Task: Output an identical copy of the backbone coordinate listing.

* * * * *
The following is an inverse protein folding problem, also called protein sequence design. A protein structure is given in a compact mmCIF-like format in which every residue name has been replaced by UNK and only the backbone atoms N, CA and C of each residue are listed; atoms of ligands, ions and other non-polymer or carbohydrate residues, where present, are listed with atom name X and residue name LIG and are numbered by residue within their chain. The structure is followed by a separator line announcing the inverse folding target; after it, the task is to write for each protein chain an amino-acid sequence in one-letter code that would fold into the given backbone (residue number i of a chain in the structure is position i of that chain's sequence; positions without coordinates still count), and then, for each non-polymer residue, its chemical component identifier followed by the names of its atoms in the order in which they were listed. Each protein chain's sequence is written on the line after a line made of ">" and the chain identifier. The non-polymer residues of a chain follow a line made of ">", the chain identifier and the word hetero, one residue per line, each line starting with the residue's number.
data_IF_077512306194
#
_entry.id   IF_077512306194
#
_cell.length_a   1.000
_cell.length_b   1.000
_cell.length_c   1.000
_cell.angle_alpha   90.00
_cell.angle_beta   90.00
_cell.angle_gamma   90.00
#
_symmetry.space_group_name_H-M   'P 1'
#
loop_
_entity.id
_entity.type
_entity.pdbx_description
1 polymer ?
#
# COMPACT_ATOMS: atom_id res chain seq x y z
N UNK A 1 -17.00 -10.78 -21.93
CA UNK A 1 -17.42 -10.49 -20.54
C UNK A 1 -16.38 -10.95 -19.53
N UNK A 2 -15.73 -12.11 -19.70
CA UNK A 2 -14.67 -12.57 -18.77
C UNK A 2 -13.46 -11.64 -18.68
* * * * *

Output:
The following is an inverse protein folding problem, also called protein sequence design. A protein structure is given in a compact mmCIF-like format in which every residue name has been replaced by UNK and only the backbone atoms N, CA and C of each residue are listed; atoms of ligands, ions and other non-polymer or carbohydrate residues, where present, are listed with atom name X and residue name LIG and are numbered by residue within their chain. The structure is followed by a separator line announcing the inverse folding target; after it, the task is to write for each protein chain an amino-acid sequence in one-letter code that would fold into the given backbone (residue number i of a chain in the structure is position i of that chain's sequence; positions without coordinates still count), and then, for each non-polymer residue, its chemical component identifier followed by the names of its atoms in the order in which they were listed. Each protein chain's sequence is written on the line after a line made of ">" and the chain identifier. The non-polymer residues of a chain follow a line made of ">", the chain identifier and the word hetero, one residue per line, each line starting with the residue's number.
data_IF_077512306194
#
_entry.id   IF_077512306194
#
_cell.length_a   1.000
_cell.length_b   1.000
_cell.length_c   1.000
_cell.angle_alpha   90.00
_cell.angle_beta   90.00
_cell.angle_gamma   90.00
#
_symmetry.space_group_name_H-M   'P 1'
#
loop_
_entity.id
_entity.type
_entity.pdbx_description
1 polymer ?
#
# COMPACT_ATOMS: atom_id res chain seq x y z
N UNK A 1 -17.00 -10.78 -21.93
CA UNK A 1 -17.42 -10.49 -20.54
C UNK A 1 -16.38 -10.95 -19.53
N UNK A 2 -15.73 -12.11 -19.70
CA UNK A 2 -14.67 -12.57 -18.77
C UNK A 2 -13.46 -11.64 -18.68